Attempts have been made to “silence” the Office of the Director of Corporate Enforcement (ODCE), it has been claimed in the Dáil.
The Taoiseach is now examining legislation to protect sources in the wake of the Independent News and Media (INM) alleged data breach.
Leo Varadkar told the Dáil that given “recent revelations” his Government will have to consider legislation in this area to protect sources.
“Having independent news and media is a cornerstone of our democracy,” he said.
“It is, after all, the fourth estate. Journalists must be free to pursue stories that they want to pursue. Their sources should be protected and free from any unjust interference, external or internal. We need a plurality of voices in the media.
“We need to ensure these voices are not drowned out or silenced. We also need diversity in ownership.”
Responding to questions on the investigation into INM, which dominated Leaders’ Questions in the Dáil yesterday, the Taoiseach said that he would speak to Communications Minister Denis Naughten to look at new legislation in this area.
Mr Varadkar added that it was perhaps the time to “dust down” a number of reports which dealt with protecting journalists’ sources and “give consideration to legislation in this area”.
Describing the alleged data breach as “deeply alarming”, Sinn Féin president Mary Lou McDonald said the ODCE is “up against it” and suggested an attempt had been made to “silence” the office.
She told the Dáil the ODCE wants the courts to appoint inspectors to go into INM to conduct a full and proper investigation, which she said is “correct and understandable”.
“However, yesterday it emerged that Denis O’Brien is seeking a judicial review of the ODCE request to appoint such inspectors by accusing it of leaking information about the data breach,” said Ms McDonald.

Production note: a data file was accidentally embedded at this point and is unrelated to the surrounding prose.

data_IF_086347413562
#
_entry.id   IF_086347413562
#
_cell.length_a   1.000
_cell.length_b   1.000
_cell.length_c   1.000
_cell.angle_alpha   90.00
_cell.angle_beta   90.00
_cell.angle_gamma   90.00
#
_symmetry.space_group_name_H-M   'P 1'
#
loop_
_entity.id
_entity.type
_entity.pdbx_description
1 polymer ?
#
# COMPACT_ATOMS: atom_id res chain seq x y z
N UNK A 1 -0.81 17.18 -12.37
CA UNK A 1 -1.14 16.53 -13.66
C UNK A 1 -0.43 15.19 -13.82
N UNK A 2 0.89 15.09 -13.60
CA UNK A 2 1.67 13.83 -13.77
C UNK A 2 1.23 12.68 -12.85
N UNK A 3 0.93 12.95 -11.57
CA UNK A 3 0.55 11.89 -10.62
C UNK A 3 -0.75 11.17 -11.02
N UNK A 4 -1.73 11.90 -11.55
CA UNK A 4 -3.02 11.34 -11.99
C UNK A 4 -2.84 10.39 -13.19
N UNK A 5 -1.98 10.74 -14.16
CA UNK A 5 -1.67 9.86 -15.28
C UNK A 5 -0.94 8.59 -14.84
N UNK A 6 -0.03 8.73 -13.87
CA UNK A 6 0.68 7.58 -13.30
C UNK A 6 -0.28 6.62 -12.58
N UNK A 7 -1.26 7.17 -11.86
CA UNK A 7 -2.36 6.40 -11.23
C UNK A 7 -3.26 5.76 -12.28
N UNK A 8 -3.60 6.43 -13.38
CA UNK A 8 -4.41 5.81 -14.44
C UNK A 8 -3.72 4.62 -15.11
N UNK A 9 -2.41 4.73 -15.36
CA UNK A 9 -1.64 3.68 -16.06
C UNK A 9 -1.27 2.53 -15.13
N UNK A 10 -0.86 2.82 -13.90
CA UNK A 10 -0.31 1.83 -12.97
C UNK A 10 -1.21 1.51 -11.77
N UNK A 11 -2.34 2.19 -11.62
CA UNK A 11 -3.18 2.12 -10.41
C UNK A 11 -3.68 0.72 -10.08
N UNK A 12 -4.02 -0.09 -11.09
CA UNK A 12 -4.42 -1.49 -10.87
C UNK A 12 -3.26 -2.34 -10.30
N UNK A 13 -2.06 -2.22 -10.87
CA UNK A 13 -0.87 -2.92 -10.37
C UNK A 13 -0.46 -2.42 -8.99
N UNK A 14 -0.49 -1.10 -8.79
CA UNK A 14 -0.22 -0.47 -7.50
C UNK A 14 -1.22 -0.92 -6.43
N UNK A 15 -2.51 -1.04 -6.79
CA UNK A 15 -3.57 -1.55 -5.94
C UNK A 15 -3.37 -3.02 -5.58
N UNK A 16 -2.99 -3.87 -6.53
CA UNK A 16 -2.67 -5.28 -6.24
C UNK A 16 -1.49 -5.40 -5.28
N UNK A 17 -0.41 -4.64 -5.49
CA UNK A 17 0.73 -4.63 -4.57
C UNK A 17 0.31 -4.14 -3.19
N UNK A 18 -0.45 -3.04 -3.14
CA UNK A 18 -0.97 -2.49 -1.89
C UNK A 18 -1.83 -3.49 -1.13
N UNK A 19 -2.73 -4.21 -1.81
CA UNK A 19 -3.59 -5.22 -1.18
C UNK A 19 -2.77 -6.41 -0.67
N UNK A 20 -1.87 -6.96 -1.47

“The ODCE has been investigating this story for a whole year without any leaks, but as soon as the affidavit arrived at INM premises, there were numerous leaks and INM even reported on details of the affidavit. It appears that an attempt is now being made to silence the ODCE.
“There is no doubt that the office is up against it because of a lack of resourcing and support on the Taoiseach’s watch and on the watch of previous governments.”
However, Mr Varadkar said the ODCE is well-resourced to tackle the increasingly complex breaches of company law stating that there have been no requests for additional staff other than those who are currently in the process of being recruited.
Fianna Fáil leader Micheál Martin said there is a “real and deep concern” about the alleged data breach at INM.
“We should all hold dear the protection of journalistic sources, editorial independence, the independence of journalists and their freedom from any undue interference,” said Mr Martin.
“Recent events serve as a wake-up call for the Oireachtas to consider legislation to deal with these issues on several fronts.”
The Social Democrats have called for the establishment of a Commission on the Future of the Media to ensure media independence and minimise the potential for over-concentration of media ownership with any one individual or company.
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